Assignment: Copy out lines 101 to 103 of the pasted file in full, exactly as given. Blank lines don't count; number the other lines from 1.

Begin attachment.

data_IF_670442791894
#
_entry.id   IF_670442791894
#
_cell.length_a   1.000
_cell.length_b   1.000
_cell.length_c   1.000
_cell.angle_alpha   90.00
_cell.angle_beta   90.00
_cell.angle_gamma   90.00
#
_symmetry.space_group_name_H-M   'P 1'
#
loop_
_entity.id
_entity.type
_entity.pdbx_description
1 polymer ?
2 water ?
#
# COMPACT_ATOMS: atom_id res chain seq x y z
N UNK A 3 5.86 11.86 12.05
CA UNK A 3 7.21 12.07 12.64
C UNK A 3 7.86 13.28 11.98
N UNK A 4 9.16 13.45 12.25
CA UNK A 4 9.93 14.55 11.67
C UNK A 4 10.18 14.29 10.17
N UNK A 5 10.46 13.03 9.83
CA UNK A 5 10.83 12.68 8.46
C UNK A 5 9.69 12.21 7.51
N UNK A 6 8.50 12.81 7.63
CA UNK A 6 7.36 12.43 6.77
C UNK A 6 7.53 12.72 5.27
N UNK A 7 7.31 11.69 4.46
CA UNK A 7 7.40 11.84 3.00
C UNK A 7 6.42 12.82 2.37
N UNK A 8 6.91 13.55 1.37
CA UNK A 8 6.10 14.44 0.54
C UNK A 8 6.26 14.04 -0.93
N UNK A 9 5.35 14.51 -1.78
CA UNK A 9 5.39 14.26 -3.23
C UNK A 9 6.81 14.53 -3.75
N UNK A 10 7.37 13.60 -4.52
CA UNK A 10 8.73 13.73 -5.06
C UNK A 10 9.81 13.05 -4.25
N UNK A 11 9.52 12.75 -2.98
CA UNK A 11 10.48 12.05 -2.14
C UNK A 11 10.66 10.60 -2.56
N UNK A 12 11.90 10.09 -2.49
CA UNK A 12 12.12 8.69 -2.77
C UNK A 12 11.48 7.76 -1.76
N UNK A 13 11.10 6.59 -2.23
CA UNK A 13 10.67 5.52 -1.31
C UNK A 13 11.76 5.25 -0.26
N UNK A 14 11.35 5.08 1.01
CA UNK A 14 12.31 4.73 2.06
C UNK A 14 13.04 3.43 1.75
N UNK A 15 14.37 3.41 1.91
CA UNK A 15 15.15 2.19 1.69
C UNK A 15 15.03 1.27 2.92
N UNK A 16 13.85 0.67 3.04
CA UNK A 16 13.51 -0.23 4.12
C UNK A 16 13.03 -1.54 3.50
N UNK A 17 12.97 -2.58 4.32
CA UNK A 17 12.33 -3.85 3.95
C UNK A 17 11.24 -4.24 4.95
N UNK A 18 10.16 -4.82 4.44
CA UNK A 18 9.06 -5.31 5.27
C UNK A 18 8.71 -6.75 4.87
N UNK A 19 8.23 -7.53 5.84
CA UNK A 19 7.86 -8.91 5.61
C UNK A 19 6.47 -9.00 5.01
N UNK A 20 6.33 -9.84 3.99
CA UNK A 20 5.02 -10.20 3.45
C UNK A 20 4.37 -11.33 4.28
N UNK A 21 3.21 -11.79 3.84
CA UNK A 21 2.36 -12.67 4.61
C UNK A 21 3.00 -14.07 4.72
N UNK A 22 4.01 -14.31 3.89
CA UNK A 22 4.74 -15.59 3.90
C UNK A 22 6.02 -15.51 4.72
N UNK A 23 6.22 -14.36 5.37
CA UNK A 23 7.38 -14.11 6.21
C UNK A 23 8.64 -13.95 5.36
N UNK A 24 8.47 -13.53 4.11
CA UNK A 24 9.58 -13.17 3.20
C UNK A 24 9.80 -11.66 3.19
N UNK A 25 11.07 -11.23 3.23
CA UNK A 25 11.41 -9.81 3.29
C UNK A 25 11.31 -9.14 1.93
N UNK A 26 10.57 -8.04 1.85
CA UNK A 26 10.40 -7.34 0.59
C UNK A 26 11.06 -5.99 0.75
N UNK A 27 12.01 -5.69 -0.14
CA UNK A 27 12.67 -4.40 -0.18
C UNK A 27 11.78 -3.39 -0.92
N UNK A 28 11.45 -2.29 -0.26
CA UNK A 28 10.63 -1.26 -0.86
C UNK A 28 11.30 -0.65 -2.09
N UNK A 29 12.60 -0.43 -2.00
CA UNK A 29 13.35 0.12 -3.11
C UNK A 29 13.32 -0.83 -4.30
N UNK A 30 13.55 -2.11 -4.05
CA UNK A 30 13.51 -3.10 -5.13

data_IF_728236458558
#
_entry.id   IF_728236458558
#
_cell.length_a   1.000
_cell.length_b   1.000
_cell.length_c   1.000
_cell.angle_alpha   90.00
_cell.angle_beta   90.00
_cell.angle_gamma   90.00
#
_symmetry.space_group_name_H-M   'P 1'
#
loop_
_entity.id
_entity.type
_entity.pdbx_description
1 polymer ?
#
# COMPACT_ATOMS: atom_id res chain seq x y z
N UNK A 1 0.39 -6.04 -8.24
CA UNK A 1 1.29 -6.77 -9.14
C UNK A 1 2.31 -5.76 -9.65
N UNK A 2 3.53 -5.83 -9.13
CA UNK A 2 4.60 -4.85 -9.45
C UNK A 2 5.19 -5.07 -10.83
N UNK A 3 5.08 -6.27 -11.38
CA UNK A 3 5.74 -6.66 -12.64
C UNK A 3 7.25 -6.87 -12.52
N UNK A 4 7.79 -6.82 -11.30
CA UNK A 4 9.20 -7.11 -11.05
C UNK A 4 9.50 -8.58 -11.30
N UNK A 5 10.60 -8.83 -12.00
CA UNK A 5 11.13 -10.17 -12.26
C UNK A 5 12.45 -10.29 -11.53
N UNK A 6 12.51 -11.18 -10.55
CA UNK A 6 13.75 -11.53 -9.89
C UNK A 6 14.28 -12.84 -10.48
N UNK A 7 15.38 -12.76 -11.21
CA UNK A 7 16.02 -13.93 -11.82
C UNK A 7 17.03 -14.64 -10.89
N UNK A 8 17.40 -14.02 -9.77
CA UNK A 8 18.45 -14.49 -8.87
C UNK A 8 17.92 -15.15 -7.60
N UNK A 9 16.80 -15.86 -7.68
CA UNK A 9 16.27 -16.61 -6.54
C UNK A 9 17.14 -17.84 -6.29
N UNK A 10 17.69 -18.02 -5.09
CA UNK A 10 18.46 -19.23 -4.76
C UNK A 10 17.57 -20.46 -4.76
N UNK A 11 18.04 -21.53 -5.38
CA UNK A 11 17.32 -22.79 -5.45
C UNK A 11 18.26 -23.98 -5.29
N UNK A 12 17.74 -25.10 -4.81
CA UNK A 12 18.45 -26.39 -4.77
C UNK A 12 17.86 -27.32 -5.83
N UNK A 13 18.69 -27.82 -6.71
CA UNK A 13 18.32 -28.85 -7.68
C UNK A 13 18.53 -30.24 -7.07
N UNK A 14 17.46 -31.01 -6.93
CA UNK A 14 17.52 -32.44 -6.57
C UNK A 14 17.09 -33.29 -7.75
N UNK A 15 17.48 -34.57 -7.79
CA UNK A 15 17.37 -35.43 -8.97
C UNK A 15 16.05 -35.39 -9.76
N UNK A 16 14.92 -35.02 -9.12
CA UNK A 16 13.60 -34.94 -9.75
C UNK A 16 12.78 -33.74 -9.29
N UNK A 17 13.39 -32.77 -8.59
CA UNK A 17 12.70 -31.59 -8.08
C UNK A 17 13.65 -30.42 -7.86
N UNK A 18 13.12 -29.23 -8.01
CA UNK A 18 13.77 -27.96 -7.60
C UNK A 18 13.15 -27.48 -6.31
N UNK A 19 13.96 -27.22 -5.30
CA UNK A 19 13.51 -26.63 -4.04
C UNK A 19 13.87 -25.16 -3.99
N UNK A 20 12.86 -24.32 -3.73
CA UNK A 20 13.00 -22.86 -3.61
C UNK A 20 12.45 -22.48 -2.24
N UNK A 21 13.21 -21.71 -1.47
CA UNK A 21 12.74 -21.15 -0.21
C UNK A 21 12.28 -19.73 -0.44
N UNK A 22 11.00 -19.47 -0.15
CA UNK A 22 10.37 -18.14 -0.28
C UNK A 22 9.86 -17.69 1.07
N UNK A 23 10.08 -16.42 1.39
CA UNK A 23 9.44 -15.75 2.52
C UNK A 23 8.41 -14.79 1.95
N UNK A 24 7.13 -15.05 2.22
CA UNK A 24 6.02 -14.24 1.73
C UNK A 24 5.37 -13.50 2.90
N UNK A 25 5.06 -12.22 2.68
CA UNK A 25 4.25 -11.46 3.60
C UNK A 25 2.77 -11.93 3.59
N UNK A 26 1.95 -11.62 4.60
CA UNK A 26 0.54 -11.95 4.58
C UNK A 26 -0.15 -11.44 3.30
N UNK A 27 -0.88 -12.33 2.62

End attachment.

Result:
CA UNK A 29 13.35 0.12 -3.11
C UNK A 29 13.32 -0.83 -4.30
N UNK A 30 13.55 -2.11 -4.05